Greek Music in America
A long-overdue study that samples all the genres, sounds, and contributions of the Greek music diaspora
Winner of the 2019 Vasiliki Karagiannaki Prize for the Best Edited Volume in Modern Greek Studies
Contributions by Tina Bucuvalas, Anna Caraveli, Aydin Chaloupka, Sotirios (Sam) Chianis, Frank Desby, Stavros K. Frangos, Stathis Gauntlett, Joseph G. Graziosi, Gail Holst-Warhaft, Michael G. Kaloyanides, Panayotis League, Roderick Conway Morris, National Endowment for the Arts/National Heritage Fellows, Nick Pappas, Meletios Pouliopoulos, Anthony Shay, David Soffa, Dick Spottswood, Jim Stoynoff, and Anna Lomax Wood
Despite a substantial artistic legacy, there has never been a book devoted to Greek music in America until now. Those seeking to learn about this vibrant and exciting music were forced to seek out individual essays, often published in obscure or ephemeral sources. This volume provides a singular platform for understanding the scope, practice, and development of Greek music in America through essays and profiles written by principal scholars in the field.
Greece developed a rich variety of traditional, popular, and art music that diasporic Greeks brought with them to America. In Greek American communities, music was and continues to be an essential component of most social activities. Music links the past to the present, the distant to the near, and bonds the community with an embrace of memories and narrative. From 1896 to 1942, more than a thousand Greek recordings in many genres were made in the United States, and thousands more have appeared since then. These encompass not only Greek traditional music from all regions, but also emerging urban genres, stylistic changes, and new songs of social commentary. Greek Music in America includes essays on all of these topics as well as history and genre, places and venues, the recording business, and profiles of individual musicians. This book is required reading for anyone who cares about Greek music in America, whether scholar, fan, or performer.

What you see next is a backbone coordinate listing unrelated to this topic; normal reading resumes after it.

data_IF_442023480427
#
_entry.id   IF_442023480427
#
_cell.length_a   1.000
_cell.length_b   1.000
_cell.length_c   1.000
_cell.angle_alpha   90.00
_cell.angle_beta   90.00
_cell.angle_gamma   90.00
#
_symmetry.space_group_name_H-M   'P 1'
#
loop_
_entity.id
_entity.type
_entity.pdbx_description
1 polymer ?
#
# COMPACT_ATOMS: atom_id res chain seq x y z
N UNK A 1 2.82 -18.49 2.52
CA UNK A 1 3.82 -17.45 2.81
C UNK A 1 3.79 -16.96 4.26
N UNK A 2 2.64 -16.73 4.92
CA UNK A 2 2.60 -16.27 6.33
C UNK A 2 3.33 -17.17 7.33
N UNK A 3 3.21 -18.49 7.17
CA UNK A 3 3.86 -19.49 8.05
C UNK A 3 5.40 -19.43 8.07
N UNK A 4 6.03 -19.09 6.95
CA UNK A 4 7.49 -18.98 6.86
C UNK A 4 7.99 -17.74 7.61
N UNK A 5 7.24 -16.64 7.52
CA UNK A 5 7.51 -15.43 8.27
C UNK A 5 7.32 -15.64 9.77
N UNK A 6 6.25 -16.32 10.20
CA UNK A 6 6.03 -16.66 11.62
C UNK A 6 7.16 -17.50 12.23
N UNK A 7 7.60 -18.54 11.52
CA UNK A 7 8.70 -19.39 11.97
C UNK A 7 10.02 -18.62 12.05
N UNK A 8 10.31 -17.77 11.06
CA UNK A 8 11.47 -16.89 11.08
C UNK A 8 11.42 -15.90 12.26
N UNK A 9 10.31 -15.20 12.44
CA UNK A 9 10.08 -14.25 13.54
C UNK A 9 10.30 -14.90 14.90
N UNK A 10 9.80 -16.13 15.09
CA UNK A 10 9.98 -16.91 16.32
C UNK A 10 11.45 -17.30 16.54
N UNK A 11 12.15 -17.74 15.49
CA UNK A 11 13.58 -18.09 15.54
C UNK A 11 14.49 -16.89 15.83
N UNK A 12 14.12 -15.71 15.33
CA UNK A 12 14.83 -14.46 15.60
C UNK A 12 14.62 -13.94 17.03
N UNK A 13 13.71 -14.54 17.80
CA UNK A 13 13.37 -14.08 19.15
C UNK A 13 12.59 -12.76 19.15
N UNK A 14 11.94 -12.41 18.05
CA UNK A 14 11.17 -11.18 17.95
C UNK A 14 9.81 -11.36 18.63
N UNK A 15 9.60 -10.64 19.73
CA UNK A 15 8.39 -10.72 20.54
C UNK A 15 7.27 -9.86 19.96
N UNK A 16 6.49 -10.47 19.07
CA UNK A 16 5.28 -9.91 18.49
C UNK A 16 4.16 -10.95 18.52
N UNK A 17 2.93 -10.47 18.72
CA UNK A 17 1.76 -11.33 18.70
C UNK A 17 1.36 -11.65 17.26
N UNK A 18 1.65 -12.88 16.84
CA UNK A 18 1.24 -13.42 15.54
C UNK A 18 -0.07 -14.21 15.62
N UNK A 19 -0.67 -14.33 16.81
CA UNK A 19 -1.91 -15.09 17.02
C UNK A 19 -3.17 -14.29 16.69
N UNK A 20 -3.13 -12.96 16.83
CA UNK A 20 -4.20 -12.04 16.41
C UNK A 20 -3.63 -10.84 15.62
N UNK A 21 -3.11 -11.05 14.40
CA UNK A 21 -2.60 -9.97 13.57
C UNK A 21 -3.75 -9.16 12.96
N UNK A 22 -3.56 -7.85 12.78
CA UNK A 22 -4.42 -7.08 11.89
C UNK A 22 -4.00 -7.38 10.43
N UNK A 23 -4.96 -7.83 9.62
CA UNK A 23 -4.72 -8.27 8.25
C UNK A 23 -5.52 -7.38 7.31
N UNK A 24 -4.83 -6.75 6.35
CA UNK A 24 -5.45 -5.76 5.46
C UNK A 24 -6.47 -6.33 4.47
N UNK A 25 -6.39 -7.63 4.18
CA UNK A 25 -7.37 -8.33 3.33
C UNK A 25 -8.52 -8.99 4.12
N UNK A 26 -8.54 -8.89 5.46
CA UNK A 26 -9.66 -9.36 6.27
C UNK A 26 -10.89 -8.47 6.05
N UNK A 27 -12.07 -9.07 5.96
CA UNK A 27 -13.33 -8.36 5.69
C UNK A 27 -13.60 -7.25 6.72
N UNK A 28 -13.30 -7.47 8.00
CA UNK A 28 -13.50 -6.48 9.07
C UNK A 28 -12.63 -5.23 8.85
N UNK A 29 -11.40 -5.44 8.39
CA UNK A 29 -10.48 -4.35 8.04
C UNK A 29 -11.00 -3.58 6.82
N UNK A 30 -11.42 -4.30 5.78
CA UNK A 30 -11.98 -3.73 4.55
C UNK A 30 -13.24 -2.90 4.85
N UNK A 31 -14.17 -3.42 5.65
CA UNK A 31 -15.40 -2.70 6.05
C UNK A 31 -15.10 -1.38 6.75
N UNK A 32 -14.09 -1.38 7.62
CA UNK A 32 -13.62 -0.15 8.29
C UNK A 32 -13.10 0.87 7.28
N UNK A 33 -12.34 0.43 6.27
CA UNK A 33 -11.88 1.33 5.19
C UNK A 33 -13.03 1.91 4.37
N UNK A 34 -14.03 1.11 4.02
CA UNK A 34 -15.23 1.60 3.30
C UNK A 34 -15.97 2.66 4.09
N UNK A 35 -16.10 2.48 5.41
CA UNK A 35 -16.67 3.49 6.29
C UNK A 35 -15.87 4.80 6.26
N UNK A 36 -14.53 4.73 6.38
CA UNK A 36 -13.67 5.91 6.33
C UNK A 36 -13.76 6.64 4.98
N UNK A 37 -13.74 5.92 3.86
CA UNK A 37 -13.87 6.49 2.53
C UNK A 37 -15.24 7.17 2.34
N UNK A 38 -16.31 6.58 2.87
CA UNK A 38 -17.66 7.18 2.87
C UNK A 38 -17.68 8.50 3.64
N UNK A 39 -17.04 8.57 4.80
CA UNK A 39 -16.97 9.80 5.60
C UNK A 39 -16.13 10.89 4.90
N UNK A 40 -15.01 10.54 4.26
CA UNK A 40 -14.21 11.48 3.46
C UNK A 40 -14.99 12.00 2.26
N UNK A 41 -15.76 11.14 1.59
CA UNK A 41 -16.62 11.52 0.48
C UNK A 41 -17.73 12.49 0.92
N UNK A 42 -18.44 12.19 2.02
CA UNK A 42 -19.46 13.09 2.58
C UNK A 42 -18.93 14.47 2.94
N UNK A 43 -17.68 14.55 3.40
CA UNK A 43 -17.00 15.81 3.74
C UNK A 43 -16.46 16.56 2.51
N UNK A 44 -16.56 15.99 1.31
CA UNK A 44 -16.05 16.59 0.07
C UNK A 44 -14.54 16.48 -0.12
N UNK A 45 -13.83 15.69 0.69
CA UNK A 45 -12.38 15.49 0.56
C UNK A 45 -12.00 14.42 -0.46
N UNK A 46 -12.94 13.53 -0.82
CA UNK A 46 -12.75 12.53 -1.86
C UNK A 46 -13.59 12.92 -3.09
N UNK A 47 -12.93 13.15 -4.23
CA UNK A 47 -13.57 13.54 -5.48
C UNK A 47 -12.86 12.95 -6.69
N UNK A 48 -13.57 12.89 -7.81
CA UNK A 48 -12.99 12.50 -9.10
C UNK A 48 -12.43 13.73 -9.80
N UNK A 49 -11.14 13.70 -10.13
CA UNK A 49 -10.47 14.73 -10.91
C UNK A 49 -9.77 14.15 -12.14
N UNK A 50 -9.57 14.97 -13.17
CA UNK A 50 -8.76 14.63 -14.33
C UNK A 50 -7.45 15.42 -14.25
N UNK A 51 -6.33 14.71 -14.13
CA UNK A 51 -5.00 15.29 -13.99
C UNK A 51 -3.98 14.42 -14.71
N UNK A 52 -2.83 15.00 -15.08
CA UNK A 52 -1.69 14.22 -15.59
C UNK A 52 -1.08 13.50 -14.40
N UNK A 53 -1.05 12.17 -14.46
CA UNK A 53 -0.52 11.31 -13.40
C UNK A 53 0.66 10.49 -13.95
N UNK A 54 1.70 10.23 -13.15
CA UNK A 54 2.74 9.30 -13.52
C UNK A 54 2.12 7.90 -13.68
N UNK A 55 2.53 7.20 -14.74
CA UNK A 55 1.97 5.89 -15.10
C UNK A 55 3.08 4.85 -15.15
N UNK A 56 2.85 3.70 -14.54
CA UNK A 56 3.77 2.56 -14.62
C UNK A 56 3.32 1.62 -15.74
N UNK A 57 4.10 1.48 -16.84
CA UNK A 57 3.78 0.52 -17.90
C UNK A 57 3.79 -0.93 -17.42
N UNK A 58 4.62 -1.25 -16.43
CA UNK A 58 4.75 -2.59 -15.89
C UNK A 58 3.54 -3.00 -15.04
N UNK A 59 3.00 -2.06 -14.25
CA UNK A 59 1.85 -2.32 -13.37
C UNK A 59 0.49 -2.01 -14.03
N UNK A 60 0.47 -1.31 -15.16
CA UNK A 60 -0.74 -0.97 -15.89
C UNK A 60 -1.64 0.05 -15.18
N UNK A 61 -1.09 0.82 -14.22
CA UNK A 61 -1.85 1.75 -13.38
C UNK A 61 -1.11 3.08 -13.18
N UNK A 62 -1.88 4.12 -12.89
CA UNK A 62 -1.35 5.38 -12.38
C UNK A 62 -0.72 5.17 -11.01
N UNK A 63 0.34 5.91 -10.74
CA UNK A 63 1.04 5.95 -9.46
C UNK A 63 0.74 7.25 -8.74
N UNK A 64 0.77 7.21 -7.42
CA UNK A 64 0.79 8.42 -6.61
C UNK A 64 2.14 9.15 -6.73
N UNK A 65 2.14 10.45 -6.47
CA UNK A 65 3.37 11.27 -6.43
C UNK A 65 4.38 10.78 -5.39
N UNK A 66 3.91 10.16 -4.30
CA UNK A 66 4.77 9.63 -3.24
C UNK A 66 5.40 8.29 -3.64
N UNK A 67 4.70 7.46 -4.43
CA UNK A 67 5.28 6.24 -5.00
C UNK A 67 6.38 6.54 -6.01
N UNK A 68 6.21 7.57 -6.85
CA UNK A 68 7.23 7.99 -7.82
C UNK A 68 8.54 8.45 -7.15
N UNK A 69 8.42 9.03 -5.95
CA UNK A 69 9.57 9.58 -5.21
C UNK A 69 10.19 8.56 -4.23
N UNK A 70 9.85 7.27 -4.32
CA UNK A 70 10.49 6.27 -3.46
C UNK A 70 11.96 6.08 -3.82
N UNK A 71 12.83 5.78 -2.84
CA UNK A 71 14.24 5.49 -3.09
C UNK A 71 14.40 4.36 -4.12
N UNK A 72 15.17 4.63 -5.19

"Overall, Greek Music in America is a valuable collection, useful in general to scholars who study diasporic cultures. "- Maria Chnaraki, Drexel University, Journal of Folklore Research
"This is a landmark work in Greek American studies. Comprehensive essays and thumbnail portraits chronicle popular, rebetiko, regional, and sacred music in Greek America. The various contributors deal authoritatively with the subtle interactions between immigrant and mainstream culture. A must-read for anyone interested in the Greek diaspora or ethnic cultures in America. "- Dan Georgakas, director, Greek American Studies Project, Center for Byzantine and Modern Greek Studies, Queens College
"The committee praised this groundbreaking book for its novelty and rich, sensitive treatment of diasporic music in the U. S. While many of the best selections in this volume are grounded in ethnomusicology and documentary research, the personal nature of some essays makes the volume deeply illuminating. The work serves a specialized academic audience as well as listeners, musicians, historians, and readers of diaspora studies. Understanding and constructing an audience is one of the main tasks of a volume editor, and the committee applauds Dr. Bucuvalas on that count. It is a volume that sets its goals and its contributions squarely in the inter/trans-disciplinary field of Modern Greek Studies. Its perspective on Greek America is unique and serves an area of study that has not received adequate attention. With its biographical profiles, appendices, and introduction, the collection can also be used as a general introduction or class textbook. "- Modern Greek Studies Association book prize committee for the 2019 Vasiliki Karagiannaki Prize for the Best Edited Volume in Modern Greek Studies